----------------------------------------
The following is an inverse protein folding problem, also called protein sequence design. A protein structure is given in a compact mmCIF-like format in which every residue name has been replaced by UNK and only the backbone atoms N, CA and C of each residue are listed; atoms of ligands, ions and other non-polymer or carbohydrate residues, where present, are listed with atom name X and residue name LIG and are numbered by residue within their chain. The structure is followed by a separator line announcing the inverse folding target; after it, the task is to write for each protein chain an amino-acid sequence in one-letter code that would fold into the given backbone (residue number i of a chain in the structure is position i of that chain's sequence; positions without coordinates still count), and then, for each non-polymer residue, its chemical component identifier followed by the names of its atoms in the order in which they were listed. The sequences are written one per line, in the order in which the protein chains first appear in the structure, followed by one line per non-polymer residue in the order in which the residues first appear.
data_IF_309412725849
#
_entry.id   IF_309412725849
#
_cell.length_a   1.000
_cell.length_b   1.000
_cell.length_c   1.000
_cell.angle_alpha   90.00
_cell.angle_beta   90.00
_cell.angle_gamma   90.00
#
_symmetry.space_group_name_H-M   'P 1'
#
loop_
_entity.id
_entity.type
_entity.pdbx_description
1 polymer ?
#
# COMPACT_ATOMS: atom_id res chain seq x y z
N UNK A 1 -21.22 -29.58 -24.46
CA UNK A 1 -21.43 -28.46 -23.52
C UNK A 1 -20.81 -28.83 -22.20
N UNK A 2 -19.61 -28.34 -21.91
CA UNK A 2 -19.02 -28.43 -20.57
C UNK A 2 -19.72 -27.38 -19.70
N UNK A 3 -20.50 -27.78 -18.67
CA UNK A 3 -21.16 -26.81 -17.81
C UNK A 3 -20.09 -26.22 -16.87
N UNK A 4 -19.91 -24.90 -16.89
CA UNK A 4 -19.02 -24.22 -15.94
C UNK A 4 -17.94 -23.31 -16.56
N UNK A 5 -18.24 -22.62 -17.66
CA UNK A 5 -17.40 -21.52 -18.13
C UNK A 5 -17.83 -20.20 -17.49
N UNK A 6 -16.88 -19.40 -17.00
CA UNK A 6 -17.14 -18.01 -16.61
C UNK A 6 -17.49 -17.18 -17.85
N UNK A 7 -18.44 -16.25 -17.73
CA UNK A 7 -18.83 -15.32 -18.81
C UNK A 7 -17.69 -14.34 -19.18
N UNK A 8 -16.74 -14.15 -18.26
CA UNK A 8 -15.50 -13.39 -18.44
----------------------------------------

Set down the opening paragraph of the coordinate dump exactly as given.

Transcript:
The following is an inverse protein folding problem, also called protein sequence design. A protein structure is given in a compact mmCIF-like format in which every residue name has been replaced by UNK and only the backbone atoms N, CA and C of each residue are listed; atoms of ligands, ions and other non-polymer or carbohydrate residues, where present, are listed with atom name X and residue name LIG and are numbered by residue within their chain. The structure is followed by a separator line announcing the inverse folding target; after it, the task is to write for each protein chain an amino-acid sequence in one-letter code that would fold into the given backbone (residue number i of a chain in the structure is position i of that chain's sequence; positions without coordinates still count), and then, for each non-polymer residue, its chemical component identifier followed by the names of its atoms in the order in which they were listed. The sequences are written one per line, in the order in which the protein chains first appear in the structure, followed by one line per non-polymer residue in the order in which the residues first appear.